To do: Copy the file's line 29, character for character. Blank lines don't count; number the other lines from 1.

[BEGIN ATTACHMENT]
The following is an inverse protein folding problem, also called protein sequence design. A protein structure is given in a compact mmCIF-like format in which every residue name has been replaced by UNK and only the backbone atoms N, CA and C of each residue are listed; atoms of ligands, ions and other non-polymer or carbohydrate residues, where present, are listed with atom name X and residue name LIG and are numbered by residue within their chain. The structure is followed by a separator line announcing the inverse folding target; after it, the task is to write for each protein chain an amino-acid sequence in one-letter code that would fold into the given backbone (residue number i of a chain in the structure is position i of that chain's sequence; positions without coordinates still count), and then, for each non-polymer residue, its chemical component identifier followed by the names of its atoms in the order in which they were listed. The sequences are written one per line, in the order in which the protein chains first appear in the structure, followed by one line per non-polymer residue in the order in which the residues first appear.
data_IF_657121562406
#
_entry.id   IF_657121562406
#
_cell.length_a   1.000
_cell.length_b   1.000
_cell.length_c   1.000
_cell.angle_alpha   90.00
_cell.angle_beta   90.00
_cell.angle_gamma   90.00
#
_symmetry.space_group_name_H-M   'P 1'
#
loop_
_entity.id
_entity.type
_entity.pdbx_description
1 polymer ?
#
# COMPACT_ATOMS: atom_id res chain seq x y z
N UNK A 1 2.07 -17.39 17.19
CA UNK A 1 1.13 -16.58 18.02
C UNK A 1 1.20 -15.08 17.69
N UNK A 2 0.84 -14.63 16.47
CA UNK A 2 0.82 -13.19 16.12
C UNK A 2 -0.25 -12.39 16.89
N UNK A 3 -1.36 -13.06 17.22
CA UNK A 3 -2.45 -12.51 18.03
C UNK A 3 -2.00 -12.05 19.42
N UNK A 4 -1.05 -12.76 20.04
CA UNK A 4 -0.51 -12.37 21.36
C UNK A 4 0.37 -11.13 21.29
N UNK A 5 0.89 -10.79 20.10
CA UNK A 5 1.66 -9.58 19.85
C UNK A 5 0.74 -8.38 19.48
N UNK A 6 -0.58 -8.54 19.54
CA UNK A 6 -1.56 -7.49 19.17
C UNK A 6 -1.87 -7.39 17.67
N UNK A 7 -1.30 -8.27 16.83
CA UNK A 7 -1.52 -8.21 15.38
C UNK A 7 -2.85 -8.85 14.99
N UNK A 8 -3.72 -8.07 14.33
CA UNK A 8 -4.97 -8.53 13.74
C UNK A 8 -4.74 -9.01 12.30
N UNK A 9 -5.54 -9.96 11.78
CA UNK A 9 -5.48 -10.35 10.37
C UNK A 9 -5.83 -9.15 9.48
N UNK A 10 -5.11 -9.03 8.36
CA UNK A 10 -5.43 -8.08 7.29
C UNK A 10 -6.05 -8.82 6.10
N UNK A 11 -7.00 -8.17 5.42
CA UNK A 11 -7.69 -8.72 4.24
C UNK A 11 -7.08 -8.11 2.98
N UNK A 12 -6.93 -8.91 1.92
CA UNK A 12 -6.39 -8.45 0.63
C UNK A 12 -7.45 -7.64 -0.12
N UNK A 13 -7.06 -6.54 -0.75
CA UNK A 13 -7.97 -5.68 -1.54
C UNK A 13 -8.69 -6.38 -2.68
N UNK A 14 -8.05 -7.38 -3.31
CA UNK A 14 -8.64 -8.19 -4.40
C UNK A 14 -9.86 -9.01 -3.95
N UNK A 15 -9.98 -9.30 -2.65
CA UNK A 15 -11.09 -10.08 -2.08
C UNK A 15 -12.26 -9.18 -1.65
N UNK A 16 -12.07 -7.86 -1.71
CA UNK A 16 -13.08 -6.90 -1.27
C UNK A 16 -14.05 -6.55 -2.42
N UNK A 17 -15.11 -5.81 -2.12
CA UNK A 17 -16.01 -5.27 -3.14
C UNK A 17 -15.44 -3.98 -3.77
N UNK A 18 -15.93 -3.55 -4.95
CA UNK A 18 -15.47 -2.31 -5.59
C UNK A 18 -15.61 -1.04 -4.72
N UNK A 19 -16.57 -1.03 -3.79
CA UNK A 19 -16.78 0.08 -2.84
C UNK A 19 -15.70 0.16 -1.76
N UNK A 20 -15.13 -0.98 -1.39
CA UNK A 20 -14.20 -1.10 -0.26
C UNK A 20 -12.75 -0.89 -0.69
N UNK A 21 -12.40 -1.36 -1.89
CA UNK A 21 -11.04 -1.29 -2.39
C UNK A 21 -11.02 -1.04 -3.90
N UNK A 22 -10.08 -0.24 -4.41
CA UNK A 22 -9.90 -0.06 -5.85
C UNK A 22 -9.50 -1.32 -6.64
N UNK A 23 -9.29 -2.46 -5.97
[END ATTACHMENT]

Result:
CA UNK A 3 -2.45 -12.51 18.03